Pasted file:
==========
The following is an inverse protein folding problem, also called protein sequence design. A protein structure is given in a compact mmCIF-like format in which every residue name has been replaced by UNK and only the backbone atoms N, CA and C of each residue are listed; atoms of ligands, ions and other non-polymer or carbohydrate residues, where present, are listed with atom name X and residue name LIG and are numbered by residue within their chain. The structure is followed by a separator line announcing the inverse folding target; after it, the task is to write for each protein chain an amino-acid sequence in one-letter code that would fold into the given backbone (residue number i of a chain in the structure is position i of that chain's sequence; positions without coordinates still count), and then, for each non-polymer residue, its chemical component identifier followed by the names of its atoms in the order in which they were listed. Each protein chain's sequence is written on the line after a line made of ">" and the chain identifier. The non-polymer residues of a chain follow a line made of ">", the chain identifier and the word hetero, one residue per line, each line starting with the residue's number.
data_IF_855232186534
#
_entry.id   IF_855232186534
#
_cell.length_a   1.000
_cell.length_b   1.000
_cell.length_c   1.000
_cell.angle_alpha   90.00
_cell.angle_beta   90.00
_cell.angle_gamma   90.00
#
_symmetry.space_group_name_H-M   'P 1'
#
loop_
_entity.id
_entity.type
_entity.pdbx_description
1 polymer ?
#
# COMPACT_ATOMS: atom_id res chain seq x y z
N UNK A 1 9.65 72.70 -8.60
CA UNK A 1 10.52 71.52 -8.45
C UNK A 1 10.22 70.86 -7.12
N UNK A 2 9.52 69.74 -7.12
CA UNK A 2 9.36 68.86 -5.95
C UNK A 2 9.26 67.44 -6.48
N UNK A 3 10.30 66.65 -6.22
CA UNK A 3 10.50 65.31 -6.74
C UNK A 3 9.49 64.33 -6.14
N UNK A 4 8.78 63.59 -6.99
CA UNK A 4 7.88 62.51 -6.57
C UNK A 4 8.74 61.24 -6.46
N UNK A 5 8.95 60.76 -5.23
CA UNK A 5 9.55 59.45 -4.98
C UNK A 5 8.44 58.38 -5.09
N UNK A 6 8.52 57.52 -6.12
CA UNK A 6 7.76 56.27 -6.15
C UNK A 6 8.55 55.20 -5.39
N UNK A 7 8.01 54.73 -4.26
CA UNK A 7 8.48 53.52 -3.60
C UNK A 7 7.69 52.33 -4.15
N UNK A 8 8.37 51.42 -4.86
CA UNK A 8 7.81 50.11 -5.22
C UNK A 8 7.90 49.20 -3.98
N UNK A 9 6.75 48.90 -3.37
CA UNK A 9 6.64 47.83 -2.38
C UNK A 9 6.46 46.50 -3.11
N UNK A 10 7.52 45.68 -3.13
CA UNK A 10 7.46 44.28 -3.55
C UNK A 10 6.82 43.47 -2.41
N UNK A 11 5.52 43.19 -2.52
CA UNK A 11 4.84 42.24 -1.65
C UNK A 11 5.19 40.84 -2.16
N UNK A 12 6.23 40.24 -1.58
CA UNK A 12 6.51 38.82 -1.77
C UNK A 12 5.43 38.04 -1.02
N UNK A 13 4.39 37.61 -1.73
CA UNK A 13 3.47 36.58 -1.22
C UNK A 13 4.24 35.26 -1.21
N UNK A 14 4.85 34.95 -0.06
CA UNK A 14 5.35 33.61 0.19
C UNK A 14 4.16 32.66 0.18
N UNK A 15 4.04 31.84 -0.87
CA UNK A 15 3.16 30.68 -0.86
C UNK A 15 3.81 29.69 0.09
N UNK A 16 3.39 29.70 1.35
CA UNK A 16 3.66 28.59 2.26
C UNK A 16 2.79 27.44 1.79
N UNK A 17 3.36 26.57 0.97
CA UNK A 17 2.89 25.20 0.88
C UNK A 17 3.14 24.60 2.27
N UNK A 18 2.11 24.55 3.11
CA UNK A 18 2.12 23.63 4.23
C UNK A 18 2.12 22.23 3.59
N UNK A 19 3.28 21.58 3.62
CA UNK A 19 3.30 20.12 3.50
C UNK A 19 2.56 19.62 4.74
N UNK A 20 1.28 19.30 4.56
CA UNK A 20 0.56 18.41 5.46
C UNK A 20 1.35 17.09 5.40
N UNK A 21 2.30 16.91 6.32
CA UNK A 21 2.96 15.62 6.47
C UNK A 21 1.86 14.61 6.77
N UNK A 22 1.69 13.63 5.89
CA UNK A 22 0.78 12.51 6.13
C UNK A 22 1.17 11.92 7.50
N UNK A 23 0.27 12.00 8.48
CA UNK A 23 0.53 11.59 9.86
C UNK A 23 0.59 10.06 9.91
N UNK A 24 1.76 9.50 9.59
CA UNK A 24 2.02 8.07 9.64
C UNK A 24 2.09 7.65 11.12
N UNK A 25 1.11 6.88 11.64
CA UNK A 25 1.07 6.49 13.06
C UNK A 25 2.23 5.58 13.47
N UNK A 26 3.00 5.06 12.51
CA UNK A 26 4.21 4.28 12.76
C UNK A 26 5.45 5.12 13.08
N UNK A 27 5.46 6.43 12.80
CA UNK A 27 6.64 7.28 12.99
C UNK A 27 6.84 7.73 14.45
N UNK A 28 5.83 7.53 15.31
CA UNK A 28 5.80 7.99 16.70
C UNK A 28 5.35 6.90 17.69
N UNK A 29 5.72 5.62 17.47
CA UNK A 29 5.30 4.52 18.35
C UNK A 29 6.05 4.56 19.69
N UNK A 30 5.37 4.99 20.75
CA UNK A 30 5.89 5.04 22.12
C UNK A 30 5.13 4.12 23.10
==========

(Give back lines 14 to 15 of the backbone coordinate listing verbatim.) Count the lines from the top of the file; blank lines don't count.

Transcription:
#
loop_